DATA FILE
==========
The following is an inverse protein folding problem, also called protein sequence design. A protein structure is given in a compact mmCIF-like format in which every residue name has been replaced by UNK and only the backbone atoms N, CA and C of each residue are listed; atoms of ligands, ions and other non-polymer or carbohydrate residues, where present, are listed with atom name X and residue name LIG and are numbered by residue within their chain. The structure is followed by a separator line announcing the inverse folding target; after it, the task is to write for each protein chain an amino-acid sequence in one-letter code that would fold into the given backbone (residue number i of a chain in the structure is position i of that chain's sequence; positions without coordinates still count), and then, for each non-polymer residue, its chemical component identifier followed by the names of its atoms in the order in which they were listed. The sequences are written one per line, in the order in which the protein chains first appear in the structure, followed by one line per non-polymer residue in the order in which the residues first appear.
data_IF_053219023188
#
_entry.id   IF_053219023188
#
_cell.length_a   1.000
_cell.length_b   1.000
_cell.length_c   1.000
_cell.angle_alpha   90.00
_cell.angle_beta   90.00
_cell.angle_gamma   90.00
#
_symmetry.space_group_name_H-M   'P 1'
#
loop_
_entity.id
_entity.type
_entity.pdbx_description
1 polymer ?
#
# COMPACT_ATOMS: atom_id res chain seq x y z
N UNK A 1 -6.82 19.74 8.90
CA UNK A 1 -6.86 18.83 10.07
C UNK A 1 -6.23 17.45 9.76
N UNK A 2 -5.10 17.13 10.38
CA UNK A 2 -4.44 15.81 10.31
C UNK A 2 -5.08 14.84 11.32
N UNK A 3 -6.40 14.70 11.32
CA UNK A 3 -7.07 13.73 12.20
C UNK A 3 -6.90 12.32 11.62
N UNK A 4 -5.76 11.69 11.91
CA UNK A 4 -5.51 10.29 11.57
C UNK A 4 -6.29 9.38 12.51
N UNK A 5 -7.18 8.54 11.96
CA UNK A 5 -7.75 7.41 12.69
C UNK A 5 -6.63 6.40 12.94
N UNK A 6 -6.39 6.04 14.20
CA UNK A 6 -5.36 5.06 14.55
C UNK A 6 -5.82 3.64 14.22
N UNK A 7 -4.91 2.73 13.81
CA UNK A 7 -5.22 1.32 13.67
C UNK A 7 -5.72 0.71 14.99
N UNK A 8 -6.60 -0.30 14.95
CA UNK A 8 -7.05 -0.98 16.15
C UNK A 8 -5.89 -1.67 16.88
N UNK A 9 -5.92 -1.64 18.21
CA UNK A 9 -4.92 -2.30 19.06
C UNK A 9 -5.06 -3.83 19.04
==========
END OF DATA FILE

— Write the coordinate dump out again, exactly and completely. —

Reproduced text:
The following is an inverse protein folding problem, also called protein sequence design. A protein structure is given in a compact mmCIF-like format in which every residue name has been replaced by UNK and only the backbone atoms N, CA and C of each residue are listed; atoms of ligands, ions and other non-polymer or carbohydrate residues, where present, are listed with atom name X and residue name LIG and are numbered by residue within their chain. The structure is followed by a separator line announcing the inverse folding target; after it, the task is to write for each protein chain an amino-acid sequence in one-letter code that would fold into the given backbone (residue number i of a chain in the structure is position i of that chain's sequence; positions without coordinates still count), and then, for each non-polymer residue, its chemical component identifier followed by the names of its atoms in the order in which they were listed. The sequences are written one per line, in the order in which the protein chains first appear in the structure, followed by one line per non-polymer residue in the order in which the residues first appear.
data_IF_053219023188
#
_entry.id   IF_053219023188
#
_cell.length_a   1.000
_cell.length_b   1.000
_cell.length_c   1.000
_cell.angle_alpha   90.00
_cell.angle_beta   90.00
_cell.angle_gamma   90.00
#
_symmetry.space_group_name_H-M   'P 1'
#
loop_
_entity.id
_entity.type
_entity.pdbx_description
1 polymer ?
#
# COMPACT_ATOMS: atom_id res chain seq x y z
N UNK A 1 -6.82 19.74 8.90
CA UNK A 1 -6.86 18.83 10.07
C UNK A 1 -6.23 17.45 9.76
N UNK A 2 -5.10 17.13 10.38
CA UNK A 2 -4.44 15.81 10.31
C UNK A 2 -5.08 14.84 11.32
N UNK A 3 -6.40 14.70 11.32
CA UNK A 3 -7.07 13.73 12.20
C UNK A 3 -6.90 12.32 11.62
N UNK A 4 -5.76 11.69 11.91
CA UNK A 4 -5.51 10.29 11.57
C UNK A 4 -6.29 9.38 12.51
N UNK A 5 -7.18 8.54 11.96
CA UNK A 5 -7.75 7.41 12.69
C UNK A 5 -6.63 6.40 12.94
N UNK A 6 -6.39 6.04 14.20
CA UNK A 6 -5.36 5.06 14.55
C UNK A 6 -5.82 3.64 14.22
N UNK A 7 -4.91 2.73 13.81
CA UNK A 7 -5.22 1.32 13.67
C UNK A 7 -5.72 0.71 14.99
N UNK A 8 -6.60 -0.30 14.95
CA UNK A 8 -7.05 -0.98 16.15
C UNK A 8 -5.89 -1.67 16.88
N UNK A 9 -5.92 -1.64 18.21
CA UNK A 9 -4.92 -2.30 19.06
C UNK A 9 -5.06 -3.83 19.04